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The scenery wasn't spectacular like it is further up the coast and in the Andes, but it was still different to the UK. It was quite hilly (though not mountainous) a lot of the time and the sides of them were covered in bushes and shrubbery, some green and some brown with the occasional touch of pink. We did pass a banana plantation at one point though, and a field of what some of the others said was plantain at an early stage. Quite often billboards appeared at the side of the road - a series of Coca-Cola ones and a series of Banco Pichincha ones are two lots I remember. In Ecuador (and in Bolivia and Peru from what I remember when Dave and I were there), out in the middle of the countryside you quite often come across political slogans and murals painted onto shack and shop walls, even abandoned ones. The name of Rafael Correa appeared a lot - the current president of Ecuador.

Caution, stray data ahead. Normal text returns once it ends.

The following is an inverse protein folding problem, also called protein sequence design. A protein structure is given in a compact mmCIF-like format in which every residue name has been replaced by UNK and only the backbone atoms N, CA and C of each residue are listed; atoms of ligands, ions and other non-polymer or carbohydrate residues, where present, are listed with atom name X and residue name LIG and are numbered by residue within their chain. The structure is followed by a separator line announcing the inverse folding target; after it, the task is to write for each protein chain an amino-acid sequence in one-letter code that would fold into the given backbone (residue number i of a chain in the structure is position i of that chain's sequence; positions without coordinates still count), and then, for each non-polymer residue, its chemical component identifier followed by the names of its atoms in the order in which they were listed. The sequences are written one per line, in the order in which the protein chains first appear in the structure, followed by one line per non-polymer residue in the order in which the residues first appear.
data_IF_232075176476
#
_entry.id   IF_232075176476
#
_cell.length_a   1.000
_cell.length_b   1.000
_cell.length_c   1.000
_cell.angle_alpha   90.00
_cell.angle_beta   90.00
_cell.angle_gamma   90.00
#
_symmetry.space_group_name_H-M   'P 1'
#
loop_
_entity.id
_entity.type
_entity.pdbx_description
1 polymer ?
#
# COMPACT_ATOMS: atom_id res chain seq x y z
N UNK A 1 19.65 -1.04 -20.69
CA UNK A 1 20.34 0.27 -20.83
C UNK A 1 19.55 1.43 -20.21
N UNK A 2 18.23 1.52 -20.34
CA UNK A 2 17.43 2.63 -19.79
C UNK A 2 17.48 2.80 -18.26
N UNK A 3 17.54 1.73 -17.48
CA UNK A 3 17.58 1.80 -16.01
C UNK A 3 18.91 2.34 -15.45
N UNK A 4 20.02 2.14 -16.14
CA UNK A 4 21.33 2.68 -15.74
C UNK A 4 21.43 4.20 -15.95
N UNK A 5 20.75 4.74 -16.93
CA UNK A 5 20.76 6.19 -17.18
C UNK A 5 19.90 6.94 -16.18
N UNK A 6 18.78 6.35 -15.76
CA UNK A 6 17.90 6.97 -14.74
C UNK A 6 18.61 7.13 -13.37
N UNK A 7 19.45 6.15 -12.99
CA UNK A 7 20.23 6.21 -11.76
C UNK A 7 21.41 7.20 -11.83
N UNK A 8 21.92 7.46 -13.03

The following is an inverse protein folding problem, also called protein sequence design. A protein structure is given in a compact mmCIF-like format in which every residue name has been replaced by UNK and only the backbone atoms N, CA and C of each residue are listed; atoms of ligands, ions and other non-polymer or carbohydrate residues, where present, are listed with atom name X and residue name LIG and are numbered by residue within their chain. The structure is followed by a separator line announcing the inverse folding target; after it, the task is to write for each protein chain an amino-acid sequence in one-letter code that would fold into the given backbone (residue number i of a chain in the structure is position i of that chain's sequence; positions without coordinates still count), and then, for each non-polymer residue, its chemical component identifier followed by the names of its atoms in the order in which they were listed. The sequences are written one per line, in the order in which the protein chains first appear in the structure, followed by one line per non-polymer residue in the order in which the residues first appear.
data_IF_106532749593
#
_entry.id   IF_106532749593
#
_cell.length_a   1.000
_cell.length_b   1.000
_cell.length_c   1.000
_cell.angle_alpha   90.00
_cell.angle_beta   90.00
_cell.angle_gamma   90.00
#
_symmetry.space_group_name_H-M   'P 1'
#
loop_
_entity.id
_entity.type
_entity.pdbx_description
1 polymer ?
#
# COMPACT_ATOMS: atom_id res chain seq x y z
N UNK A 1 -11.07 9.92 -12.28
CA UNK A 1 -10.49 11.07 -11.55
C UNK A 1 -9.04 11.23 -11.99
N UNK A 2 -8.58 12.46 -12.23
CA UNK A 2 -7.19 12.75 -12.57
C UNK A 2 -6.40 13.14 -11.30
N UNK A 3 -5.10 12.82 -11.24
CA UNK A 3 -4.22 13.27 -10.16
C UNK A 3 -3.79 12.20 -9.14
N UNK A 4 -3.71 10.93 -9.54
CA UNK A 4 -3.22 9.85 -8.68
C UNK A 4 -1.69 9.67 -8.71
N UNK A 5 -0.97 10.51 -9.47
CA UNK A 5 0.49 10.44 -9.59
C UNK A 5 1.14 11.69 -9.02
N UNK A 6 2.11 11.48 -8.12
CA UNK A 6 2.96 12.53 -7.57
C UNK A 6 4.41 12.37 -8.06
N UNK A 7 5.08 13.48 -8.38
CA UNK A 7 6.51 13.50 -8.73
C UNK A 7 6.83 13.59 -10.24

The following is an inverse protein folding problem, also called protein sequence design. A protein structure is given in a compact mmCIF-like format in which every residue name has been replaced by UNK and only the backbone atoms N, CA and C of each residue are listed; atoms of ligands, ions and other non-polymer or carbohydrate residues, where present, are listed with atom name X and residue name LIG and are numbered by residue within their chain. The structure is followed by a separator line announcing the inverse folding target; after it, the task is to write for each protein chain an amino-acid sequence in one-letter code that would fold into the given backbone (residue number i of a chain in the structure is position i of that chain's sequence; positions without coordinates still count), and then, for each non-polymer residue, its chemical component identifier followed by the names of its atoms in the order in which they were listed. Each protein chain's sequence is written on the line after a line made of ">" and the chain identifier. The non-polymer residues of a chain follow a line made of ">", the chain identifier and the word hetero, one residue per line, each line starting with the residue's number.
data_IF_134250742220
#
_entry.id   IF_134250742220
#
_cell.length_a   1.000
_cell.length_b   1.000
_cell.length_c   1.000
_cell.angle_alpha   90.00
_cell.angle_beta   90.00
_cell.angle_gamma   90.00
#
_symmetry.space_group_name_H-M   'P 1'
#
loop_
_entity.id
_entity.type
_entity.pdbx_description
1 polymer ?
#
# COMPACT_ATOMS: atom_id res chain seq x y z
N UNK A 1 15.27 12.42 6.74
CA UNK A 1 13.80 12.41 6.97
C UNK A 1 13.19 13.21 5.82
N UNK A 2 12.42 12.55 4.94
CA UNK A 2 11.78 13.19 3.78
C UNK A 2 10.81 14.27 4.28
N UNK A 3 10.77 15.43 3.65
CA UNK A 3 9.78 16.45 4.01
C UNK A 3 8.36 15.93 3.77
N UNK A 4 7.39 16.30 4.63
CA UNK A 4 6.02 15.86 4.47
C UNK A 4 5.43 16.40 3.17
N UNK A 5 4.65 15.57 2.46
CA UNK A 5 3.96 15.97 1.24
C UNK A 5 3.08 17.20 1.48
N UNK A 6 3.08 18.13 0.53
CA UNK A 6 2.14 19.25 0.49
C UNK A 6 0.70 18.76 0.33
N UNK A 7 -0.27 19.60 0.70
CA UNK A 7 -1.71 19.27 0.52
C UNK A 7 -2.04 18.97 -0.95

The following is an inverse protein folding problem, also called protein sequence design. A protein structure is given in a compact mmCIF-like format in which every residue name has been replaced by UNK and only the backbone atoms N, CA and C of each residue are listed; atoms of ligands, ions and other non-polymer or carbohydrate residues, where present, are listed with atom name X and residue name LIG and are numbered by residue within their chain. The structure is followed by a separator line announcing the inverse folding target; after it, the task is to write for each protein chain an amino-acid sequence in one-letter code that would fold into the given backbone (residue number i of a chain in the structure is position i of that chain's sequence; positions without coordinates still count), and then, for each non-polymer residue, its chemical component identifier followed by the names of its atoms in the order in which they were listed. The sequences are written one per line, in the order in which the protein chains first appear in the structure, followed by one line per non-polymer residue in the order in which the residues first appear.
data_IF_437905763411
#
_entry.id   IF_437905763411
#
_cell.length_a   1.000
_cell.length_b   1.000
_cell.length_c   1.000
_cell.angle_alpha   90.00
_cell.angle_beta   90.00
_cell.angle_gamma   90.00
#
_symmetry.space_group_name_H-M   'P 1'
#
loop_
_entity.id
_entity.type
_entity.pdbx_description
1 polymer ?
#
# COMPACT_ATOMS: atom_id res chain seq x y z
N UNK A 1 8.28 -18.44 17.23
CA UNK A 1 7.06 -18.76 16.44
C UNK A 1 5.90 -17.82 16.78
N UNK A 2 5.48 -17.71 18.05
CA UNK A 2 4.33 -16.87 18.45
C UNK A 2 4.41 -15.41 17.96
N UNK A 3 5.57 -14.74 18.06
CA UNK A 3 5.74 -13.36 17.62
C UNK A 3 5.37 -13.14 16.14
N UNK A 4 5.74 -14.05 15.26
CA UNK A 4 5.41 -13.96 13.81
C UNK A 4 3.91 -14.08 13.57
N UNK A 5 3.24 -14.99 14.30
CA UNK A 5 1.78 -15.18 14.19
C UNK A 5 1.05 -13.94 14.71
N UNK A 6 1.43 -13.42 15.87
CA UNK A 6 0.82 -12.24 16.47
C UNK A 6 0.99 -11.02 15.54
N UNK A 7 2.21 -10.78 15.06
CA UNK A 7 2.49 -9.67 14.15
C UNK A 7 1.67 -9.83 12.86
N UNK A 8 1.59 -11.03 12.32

On entry we had to sign the visitor's book that I noticed had been printed specially for this occasion, and were given a glass of wine each by a waiter. Then we found a table and sat down. Soon a waiter began bringing us each a plate of small empanadas and Ecuadorian ceviche. It was all delicious – some of my students have told me about ceviche and how it's different to the Peruvian sort, so I was glad I could finally try it. In Peru ceviche is raw fish with lime and chilli - Dave and I had some when we were there but I didn’t like it because of the chilli – but in Ecuador you can have other kinds of seafood as well, and the fish at least is cooked, albeit still cold; the sauce has tomato in it, and there isn’t any chilli. In our mini glasses of ceviche at the party, however, there were only prawns, no fish. It was delicious, as were the empanadas. As well as wine they had free beer and soft drinks as well, so we found no reason to resist...